Relocation and conservation of a Roman sculpture of the goddess Juno, early second century A.D.:
January 2012, Preparation for installation
Relocation from the Brandegee Estate to indoor storage before the onset of winter was a crucial first step towards the sculpture’s long-term preservation. However, further work to stabilize the torso continues in storage, so that in the spring, the sculpture will be ready for installation in the Behrakis Gallery.
A solid steel plate is prepared for attachment to the underside of the sculpture’s marble base. To provide stability during the upcoming eighty-foot airlift into the Museum, the plate will be bolted to the steel cradle, which continues to keep the figure encased. The steel plate is designed to also serve as an interface to the pedestal on which the sculpture will be displayed.
To allow the marble base to receive the steel plate, four holes are created for anchors by diamond core-drilling into the base. In addition, two stainless steel pins are installed with structural epoxy twenty inches deep to reinforce the narrow section of the sculpture’s ankles, which bear the majority of the load.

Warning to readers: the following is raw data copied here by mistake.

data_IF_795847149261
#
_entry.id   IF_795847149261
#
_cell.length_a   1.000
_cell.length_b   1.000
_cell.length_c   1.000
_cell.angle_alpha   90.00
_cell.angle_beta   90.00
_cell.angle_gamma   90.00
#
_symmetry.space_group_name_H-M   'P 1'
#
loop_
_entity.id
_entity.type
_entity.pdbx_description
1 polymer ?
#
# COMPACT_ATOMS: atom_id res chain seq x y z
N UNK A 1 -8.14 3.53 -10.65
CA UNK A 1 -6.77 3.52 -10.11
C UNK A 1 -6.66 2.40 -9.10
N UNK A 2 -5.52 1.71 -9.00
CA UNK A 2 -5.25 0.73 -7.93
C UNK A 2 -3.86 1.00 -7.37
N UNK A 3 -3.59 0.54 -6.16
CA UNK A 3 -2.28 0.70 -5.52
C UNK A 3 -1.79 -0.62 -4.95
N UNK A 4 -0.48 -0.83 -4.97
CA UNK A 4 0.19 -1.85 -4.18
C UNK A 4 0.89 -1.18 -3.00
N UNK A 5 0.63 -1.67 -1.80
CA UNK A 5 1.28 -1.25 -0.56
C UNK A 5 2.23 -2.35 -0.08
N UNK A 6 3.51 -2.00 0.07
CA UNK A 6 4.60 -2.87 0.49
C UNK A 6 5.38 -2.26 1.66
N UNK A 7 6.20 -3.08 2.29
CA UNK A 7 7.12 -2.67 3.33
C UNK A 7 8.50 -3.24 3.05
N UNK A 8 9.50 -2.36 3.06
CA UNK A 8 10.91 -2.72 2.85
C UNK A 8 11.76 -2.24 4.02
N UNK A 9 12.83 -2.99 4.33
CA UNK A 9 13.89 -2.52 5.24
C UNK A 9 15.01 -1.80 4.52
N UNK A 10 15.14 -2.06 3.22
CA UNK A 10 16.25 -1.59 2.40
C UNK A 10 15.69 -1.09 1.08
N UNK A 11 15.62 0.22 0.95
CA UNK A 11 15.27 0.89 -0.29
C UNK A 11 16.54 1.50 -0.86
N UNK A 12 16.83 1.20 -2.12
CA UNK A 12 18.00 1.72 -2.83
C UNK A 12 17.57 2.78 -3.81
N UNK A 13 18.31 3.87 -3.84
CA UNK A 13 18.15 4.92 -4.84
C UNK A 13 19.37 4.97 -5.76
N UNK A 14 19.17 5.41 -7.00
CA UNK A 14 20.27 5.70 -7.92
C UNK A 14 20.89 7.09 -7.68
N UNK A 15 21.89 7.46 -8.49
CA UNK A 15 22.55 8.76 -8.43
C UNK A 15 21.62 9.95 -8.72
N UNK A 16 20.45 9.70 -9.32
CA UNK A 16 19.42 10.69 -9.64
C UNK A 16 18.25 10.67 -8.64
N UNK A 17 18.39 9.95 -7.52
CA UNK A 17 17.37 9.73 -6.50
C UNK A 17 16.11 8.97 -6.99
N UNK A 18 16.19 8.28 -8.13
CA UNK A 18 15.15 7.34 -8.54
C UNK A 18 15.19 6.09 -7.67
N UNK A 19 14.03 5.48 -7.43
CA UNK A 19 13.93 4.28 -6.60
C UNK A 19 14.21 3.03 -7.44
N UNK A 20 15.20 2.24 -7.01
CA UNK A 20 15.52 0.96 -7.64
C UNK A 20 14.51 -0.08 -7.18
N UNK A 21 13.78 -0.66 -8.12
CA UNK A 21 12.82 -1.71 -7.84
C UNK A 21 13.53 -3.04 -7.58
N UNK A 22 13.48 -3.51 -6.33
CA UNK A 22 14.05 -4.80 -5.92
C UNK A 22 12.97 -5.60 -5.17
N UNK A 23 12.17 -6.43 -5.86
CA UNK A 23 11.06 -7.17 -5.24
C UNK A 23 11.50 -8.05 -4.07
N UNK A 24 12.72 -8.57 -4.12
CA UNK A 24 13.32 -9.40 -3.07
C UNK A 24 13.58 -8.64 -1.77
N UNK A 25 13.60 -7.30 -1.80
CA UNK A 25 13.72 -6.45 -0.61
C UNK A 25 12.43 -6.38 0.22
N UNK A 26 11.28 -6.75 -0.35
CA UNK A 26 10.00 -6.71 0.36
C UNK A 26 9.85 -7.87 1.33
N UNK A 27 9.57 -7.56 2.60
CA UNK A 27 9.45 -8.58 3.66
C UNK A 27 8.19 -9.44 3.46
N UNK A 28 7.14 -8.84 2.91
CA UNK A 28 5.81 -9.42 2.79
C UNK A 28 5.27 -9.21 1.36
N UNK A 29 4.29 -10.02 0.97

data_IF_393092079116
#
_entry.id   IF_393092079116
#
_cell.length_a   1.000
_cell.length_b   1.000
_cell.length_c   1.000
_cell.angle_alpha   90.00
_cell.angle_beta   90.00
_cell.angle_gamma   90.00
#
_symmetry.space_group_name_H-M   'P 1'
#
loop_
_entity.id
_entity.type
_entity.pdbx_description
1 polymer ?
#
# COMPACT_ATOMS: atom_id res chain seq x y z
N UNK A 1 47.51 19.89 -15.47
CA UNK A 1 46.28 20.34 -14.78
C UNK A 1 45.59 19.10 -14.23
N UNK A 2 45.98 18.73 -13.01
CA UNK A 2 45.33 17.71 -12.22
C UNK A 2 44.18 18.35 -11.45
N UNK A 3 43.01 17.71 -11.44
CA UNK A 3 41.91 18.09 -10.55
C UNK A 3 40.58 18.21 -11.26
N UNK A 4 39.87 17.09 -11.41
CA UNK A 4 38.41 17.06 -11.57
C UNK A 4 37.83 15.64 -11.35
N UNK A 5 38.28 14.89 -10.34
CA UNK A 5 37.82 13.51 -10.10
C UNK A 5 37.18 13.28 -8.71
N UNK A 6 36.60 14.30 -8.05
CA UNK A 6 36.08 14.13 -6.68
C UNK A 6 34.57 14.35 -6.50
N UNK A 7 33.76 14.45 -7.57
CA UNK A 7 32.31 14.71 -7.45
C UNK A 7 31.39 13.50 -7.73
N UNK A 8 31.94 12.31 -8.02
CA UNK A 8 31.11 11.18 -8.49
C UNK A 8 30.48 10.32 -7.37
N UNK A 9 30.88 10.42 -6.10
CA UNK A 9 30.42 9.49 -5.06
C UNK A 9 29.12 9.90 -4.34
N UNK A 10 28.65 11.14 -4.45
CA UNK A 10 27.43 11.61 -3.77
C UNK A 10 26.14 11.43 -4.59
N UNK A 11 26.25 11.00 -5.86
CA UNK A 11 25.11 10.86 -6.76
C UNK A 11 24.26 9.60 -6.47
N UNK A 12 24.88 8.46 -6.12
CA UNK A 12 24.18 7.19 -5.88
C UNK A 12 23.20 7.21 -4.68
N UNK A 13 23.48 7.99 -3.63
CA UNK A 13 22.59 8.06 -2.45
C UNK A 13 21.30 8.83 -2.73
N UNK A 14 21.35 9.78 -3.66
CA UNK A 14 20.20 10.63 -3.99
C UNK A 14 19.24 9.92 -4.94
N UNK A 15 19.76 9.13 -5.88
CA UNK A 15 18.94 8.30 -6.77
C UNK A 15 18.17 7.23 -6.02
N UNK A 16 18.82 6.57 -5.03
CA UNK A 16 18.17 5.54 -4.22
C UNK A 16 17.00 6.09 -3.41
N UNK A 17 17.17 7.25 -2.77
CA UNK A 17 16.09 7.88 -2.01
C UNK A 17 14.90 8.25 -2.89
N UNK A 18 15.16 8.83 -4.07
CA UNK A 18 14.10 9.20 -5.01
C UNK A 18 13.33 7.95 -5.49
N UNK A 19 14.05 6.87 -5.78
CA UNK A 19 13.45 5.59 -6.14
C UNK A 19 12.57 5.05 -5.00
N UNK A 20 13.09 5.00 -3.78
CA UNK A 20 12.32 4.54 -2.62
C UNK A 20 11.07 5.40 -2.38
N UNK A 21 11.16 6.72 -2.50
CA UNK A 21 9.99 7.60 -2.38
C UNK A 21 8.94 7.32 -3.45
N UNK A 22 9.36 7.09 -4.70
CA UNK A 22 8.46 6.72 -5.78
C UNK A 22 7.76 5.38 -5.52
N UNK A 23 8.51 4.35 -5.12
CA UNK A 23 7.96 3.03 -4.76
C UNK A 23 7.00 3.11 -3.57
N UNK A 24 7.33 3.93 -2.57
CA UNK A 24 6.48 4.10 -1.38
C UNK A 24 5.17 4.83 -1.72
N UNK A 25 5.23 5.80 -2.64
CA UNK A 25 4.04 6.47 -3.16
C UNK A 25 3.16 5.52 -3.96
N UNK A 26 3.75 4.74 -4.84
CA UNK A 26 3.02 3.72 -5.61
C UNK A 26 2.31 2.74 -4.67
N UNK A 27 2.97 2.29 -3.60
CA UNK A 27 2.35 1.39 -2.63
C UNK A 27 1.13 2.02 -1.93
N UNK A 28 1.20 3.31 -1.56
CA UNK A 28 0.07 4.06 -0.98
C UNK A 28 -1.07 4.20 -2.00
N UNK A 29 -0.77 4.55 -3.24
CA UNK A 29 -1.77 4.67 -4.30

Repeated fitting of the steel plate is required during the drilling process to ensure alignment of the holes.
Gaps between the marble base and the steel plate are filled with grout, fed through a funnel and flexible tubing.
Parallel to the work on the torso, treatment of the head begins in the lab. Conservators assess the damage caused by the rusted pin and discuss methods for its removal.
The following close-up shows the severe cracking in the marble neck, a consequence of the rusting pin and the resulting volume expansion. Furthermore, it is clear that the corroded pin had mineralized and bonded to the inside wall of the marble.
After the iron pin is removed by diamond core-drilling and cracks are consolidated, the missing back section of the neck is modeled in clay (and subsequently cast in plaster) to provide a solid base when the head is reinstalled.
Given the condition, conservators determine that had the head not been detached prior to the move, the fractured neck would likely have suffered additional damage.